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TIF procedure

New data on TIF procedure presented at DDW 2019

Concomitant TIF 2.0 procedure is an effective therapeutic option for patients with severe refractory GERD and large hiatal hernias.

EndoGastric Solutions has reported new reporting data that further support the safety, efficacy, and clinical utility of Transoral Incisionless Fundoplication (TIF® 2.0) procedure performed with the EsophyX device, at Digestive Disease Week, 2019.

Dr Barham Abu Dayyeh, Director of Advanced Endoscopy, Consultant, Division of Gastroenterology and Hepatology, Department of Internal Medicine, Mayo Clinic, Rochester, MN reviewed recent data in Gastrointestinal Endoscopy that described the evolution of and improvements in TIF techniques and the EsophyX technology. He also outlined a framework to select patients for TIF 2.0 based on medical and anatomical considerations. He emphasized that improved endoscopic interventions and careful patient selection can bridge gaps in treatment and target the underlying cause of gastroesophageal reflux disease (GERD).

Barham Abu Dayyeh

Dr Glenn Ihde, General Surgeon, Matagorda Medical Group in Bay City, TX, reviewed the results of a retrospective study that evaluated subjective and objective effects of TIF 2.0 combined with hiatal hernia repair in patients with GERD. The study, which was published earlier this year in the Journal of the Society of Laparoscopic Surgeons, showed that the combined procedure significantly improved outcomes in GERD patients with respect to subjective assessments (GERD Health-Related Quality of Life [HRQL] questionnaire and Reflux Symptom Index [RSI] measurements) and objective pH scores. Importantly, mean pH scores improved from 35.3 to 10.9 (p<0.001) following TIF 2.0 in combination with hiatal hernia repair. Notably, subjects with intact hiatal hernia repairs showed a 95% normalization of pH, reinforcing the importance of accurately assessing all anatomical components of the anti-reflux barrier.

Kenneth Chang, Professor and Chief, Division of Gastroenterology and Executive Director of the H.H. Chao Comprehensive Digestive Disease Center, UCI School of Medicine Irvine, CA, described his personal experience with state-of-the-art endoscopic foregut surgery and interventions, which had been published in the first 2019 issue of World Journal of Gastroenterology. He set forth a vision for the growing role of interventional endoscopy in enabling minimally invasive alternatives to open or laparoscopic surgery that provide durable results for a variety of GI conditions.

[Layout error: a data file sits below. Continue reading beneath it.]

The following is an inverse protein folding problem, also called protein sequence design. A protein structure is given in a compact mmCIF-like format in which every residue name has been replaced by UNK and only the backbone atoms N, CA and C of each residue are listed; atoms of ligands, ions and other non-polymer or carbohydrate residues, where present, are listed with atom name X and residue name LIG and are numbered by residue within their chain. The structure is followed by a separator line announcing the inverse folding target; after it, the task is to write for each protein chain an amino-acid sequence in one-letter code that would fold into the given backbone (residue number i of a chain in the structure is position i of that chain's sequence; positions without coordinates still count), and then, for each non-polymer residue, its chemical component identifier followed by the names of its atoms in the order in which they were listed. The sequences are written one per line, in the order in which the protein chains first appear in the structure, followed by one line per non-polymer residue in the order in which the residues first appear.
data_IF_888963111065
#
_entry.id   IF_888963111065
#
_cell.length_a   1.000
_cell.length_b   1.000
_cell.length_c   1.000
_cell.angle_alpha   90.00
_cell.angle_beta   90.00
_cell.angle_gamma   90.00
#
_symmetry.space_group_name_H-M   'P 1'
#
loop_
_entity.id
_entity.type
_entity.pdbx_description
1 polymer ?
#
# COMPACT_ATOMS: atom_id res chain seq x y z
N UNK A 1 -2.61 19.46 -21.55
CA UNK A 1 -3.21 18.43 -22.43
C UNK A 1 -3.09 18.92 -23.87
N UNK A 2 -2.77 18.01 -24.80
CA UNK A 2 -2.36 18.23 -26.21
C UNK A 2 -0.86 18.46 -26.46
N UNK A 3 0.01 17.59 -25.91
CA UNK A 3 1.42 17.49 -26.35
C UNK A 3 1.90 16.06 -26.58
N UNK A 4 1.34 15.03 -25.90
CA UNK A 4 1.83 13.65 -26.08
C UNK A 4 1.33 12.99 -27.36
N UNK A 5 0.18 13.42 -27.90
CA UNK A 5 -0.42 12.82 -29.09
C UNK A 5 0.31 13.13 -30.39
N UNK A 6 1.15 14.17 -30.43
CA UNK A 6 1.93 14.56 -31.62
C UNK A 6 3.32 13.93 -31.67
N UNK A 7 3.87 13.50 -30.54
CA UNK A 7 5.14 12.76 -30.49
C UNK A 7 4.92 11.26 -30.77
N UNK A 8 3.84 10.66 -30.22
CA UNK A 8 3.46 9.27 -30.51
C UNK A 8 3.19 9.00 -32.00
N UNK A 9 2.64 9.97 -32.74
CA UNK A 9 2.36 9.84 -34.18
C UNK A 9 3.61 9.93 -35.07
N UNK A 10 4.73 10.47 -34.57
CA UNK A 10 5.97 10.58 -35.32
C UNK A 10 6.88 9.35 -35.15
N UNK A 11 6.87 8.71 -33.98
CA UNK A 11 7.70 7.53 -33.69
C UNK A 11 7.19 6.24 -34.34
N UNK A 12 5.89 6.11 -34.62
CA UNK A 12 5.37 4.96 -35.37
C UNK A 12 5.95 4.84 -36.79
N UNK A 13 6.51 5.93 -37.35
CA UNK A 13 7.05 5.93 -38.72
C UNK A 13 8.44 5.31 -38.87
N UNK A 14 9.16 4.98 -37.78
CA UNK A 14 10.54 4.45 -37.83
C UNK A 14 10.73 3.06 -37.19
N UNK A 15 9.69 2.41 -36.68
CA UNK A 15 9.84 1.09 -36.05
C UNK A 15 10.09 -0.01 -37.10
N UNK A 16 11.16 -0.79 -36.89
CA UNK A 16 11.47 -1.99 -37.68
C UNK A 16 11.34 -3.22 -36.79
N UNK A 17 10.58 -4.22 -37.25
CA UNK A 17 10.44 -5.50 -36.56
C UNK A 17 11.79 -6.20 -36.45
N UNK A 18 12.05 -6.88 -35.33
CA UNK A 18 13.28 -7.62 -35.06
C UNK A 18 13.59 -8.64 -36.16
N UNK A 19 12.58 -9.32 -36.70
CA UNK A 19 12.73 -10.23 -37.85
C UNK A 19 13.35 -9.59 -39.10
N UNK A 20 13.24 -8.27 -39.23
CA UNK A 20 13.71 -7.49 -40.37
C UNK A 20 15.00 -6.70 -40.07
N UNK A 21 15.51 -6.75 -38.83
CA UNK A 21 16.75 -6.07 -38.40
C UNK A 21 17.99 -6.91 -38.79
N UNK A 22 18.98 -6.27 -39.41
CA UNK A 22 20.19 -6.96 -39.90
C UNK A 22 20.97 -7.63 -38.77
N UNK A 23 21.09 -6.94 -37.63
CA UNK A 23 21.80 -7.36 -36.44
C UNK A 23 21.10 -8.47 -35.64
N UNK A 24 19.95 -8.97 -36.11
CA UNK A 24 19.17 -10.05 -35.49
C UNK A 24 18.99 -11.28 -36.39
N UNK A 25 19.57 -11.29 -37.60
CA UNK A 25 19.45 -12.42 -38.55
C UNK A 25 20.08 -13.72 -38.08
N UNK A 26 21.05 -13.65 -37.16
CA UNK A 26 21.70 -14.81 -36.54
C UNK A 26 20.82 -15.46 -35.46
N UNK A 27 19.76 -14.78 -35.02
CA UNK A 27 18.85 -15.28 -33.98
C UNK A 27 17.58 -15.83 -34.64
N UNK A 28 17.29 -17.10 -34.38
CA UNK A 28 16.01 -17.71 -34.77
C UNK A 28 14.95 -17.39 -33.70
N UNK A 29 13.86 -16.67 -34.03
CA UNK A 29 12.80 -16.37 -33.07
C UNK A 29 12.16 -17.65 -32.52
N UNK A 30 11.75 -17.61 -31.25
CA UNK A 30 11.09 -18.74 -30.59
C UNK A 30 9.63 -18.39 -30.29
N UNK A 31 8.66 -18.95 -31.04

The TIF 2.0 procedure was featured during a podium presentation by the American Society for Gastrointestinal Endoscopy (ASGE) during the New Technology Endoscopic Advancements Session, titled Efficacy and Patient Satisfaction of Single-Session Intraoperative Transoral Incisionless Fundoplication and Laparoscopic Hernia Repair. The study was designed to assess patient satisfaction, symptom resolution, safety, and proton pump inhibitor (PPI) use following the concomitant TIF 2.0 procedure among 33 patients with large hiatal hernias (>2cm). Data was collected pre- and post-procedure from June 2015 to June 2018.

Key findings included:

  • 94% (31/33) of patients reported 75% or greater satisfaction with the procedure and outcomes
  • 81% (27/33) of all patients discontinued the use of daily PPIs due to symptom reduction

Figure 1: Improvements in outcomes

The authors concluded that the concomitant TIF 2.0 procedure is an effective therapeutic option for patients with severe refractory GERD and large hiatal hernias.

A growing body of clinical data supports the safety and efficacy of TIF 2.0 in the treatment of GERD, and two additional studies of TIF 2.0 were presented at DDW. One study, titled ‘Transoral Incisionless Fundoplication: Effectiveness in Improving Typical and Atypical Symptoms of Gastroesophageal Reflux Disease Incompletely Controlled with Medical Therapy,’ evaluated the efficacy of TIF 2.0 in controlling heartburn, regurgitation, dysphagia, or atypical symptoms in patients with chronic refractory GERD. The study, which was conducted in 41 patients and utilised the GERD-HRQL and RSI scores and also assessed the use of anti-acid medications, found significant improvements in heartburn, dysphagia, and regurgitation score pre- and post-TIF (p < 0.001, 0.006 and 0.001, respectively) at a median follow-up of nine months. GERD-HRQL and RSI scores also improved significantly following TIF (p < 0.001 for each assessment).

The study also found that, at short-term follow-up, TIF 2.0 eliminates the need for PPI medications in a majority of patients. These results support the use of TIF 2.0 as an alternative to conventional medical therapy for appropriately selected patients.

The other study, which was presented in a poster titled ‘Transoral Incisionless Fundoplication (TIF) to the Rescue: Is TIF the Answer to Post-POEM GERD?’ evaluated the technical success, safety, and clinical impact of TIF 2.0 used to treat achalasia patients who have GERD following POEM. The study was conducted in four U.S. tertiary care centres and included patients with achalasia (n=8) or jackhammer oesophagus (n=1) who underwent TIF 2.0 to address post-POEM GERD symptoms between December 2016 and October 2018.

The results showed that there were statistically significant improvements in GERD-HRQL score, DeMeester score, and acid exposure time (p=0.001, 0.004, and 0.047, respectively). PPI use also decreased significantly post-TIF (p=0.03). The study also demonstrated that TIF effectively mimics surgical partial fundoplication. The authors conclude that TIF may be an effective treatment for GERD after POEM in patients with primary achalasia and suggest that larger, prospective studies of TIF in this setting are warranted.

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